Will the Trans-Pacific Partnership Alleviate Forced Labor?

The Trans-Pacific Partnership (TPP) is the largest regional trade deal in history. Talks to create the TPP began over seven years ago and it was finally drafted on October 5, 2015. The twelve member countries, Australia, Brunei Darussalam, Canada, Chile, Japan, Malaysia, Mexico, New Zealand, Peru, Singapore, United States and Vietnam covers 792 million people and make up 40 percent of the world’s economic activity. The goal of the TPP is to promote economic growth; support the creation and retention of jobs; enhance innovation, productivity and competitiveness; raise living standards; reduce poverty in our countries; and promote transparency, good governance, and enhanced labor and environmental protections. Specifically relating to forced labor, the TPP introduced historic labor protections for workers—but to mixed reviews. Human rights groups and labor unions have criticized these new protections for being too weak while governments and corporations laud the new trade agreement as a step forward in promoting human rights.

Critics of the TPP

The critics of the TPP are concerned that four of the signatory countries (Mexico, Malaysia, Vietnam and Brunei Darussalam) have dubious labor practices and the TPP does not have provisions in place to accurately curb the forced labor practices in these countries. Vietnam has long relied on child labor and forced labor to manufacture goods. The country also has an institutionalized form of forced labor called Labor Therapy, which is sweatshop servitude in the guise of a social program to help drug addicts avoid jail time. In Mexico, child labor, forced labor and inhumane working conditions exist on farms that export fresh produce into the United States. Malaysia has grave forced labor and child labor problems and until last year was given the lowest score (Tier 3) on the Trafficking in Persons Report. When Verité interviewed Malaysian workers in the electronic industry they found that twenty-eight percent of all workers in the study sample were found to be in situations of forced labor. The situation in Malaysia is similar to many of the 85,000 migrant workers in Brunei who also face labor exploitation and trafficking, related to debt bondage from labor recruitment fees, wage theft, passport confiscation, abuse and confinement. Critics of the TPP are concerned these four countries will lower their labor standards even further to benefit from the TPP.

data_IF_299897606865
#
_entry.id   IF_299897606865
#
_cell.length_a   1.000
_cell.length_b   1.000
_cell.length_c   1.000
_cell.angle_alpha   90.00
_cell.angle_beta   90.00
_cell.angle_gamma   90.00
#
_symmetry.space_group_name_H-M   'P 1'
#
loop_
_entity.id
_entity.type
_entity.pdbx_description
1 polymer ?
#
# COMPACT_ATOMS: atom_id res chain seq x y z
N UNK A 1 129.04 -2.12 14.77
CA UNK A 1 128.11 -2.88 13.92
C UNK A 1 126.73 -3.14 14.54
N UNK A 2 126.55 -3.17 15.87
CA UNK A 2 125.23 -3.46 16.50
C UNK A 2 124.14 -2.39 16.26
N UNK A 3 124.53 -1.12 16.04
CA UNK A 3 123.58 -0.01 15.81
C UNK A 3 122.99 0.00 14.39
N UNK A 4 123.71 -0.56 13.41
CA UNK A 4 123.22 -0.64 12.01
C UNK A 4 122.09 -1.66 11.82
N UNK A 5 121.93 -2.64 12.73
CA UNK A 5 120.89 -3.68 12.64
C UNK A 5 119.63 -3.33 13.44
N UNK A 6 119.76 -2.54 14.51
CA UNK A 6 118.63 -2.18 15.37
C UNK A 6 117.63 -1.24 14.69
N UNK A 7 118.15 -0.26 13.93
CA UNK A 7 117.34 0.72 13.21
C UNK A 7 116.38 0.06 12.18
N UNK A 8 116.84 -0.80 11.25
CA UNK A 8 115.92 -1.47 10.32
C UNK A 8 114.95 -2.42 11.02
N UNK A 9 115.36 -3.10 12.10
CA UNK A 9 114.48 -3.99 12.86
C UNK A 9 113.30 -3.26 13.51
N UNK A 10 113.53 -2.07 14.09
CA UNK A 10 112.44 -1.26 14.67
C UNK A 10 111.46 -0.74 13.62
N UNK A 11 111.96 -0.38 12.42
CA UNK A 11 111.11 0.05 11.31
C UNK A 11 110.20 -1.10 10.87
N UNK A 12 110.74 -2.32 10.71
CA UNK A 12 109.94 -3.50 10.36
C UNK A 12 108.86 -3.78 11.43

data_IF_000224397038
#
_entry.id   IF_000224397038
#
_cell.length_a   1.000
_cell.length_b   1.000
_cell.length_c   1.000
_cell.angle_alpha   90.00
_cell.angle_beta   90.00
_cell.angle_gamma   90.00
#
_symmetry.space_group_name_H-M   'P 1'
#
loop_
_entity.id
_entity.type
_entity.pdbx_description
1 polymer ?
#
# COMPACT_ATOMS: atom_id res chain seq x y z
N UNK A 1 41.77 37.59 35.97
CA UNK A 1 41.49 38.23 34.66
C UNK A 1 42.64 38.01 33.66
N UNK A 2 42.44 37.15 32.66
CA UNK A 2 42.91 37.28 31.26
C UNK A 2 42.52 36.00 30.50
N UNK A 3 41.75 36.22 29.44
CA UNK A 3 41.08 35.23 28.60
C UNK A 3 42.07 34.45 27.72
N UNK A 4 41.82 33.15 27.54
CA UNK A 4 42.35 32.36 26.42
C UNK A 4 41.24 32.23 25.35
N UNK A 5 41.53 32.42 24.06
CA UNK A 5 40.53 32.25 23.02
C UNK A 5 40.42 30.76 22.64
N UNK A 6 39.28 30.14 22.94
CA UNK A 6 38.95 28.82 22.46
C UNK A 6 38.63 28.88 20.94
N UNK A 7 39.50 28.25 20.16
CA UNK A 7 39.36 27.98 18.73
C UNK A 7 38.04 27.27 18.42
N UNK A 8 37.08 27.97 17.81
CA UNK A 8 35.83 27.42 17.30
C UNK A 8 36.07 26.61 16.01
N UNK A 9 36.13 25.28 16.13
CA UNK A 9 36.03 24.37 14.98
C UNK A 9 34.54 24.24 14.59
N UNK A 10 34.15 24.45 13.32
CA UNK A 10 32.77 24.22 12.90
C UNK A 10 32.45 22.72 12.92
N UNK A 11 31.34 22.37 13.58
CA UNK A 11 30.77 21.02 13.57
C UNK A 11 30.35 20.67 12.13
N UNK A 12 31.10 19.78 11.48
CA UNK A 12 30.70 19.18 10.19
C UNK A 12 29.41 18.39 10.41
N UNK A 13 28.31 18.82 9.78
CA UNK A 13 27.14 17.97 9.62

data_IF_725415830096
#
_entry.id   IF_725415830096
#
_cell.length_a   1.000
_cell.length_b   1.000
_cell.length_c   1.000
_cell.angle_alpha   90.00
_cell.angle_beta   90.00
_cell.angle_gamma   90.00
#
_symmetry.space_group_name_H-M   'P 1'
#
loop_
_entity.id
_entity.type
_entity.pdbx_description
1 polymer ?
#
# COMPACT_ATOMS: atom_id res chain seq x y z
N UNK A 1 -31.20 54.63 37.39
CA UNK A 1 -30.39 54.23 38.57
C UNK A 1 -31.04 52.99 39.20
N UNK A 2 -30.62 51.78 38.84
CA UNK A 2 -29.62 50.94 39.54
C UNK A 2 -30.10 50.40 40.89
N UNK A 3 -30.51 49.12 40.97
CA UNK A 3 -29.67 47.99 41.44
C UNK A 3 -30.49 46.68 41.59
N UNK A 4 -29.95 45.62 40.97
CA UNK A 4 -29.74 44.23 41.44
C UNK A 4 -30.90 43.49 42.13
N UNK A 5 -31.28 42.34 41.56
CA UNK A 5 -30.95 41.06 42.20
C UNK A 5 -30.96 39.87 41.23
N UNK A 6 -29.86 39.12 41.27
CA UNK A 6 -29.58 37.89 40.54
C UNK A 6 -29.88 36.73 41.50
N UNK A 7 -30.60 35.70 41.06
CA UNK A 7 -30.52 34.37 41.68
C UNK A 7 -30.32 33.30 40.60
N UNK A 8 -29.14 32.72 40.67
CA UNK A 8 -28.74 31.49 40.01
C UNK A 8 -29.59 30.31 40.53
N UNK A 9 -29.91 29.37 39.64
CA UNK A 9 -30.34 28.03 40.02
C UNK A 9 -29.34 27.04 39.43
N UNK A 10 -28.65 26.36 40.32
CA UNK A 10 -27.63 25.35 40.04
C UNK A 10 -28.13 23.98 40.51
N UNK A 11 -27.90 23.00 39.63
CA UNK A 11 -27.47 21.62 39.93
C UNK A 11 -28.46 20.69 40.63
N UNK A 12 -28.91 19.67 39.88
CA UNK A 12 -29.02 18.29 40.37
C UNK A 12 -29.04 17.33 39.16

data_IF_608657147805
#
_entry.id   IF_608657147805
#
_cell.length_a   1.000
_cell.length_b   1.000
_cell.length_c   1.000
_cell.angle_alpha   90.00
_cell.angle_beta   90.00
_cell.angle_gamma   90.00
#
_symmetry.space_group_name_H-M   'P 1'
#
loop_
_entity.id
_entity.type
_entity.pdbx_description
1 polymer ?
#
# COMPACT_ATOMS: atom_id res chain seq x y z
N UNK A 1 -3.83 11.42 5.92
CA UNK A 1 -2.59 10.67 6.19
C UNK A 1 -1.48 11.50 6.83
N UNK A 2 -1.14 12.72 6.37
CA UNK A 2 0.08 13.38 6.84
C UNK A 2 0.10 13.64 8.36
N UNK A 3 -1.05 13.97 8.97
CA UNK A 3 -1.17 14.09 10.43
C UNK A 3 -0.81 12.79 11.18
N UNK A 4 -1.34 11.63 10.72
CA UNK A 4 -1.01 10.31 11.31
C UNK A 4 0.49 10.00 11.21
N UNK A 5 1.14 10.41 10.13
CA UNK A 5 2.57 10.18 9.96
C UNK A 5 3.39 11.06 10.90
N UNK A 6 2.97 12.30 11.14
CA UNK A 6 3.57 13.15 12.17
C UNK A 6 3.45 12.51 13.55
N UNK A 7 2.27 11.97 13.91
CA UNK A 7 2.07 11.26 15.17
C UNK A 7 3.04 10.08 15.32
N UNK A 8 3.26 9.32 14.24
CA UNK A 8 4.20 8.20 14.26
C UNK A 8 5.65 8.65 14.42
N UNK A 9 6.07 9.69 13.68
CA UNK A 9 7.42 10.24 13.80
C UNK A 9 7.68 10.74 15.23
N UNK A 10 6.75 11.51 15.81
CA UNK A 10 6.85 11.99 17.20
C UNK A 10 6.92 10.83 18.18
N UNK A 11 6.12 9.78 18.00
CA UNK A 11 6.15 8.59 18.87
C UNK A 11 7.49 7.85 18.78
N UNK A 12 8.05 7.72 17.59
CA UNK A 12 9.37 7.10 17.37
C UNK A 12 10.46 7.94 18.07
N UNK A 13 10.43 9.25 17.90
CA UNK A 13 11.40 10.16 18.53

Proponents of the TPP

Proponents of the TPP point out the language of the agreement promotes strong labor standards. When the United States began talks to establish the TPP one if it’s requirements was that no country listed in Tier 3 of the Department of State’s Trafficking in Persons Report could be part of the agreement. In addition, every signatory country must be a member of the International Labour Organization and must agree to the elimination of forced labor; abolition of child labor and a prohibition on the worst forms of child labor. The United States government has also publically stated that it will not bring the TPP into force if the necessary labor reforms have not been made in countries such as Mexico, Malaysia, Vietnam and Brunei Darussalam. Proponents point out that if a country fails to comply with the TPP’s labor standards then trade barriers could be reinstated, thereby providing a strong economic incentive to the member countries to commit to ILO labor standards. The TPP is being hailed as the strongest free trade agreement ever created—promoting transparency in trade and fair labor practices but time will tell if the rhetoric of the TPP will match the reality.

Michelle Lillie is a Security Studies Master’s Degree candidate at Georgetown University’s School of Foreign Service.

Photo Credit: The TPP Agreement Info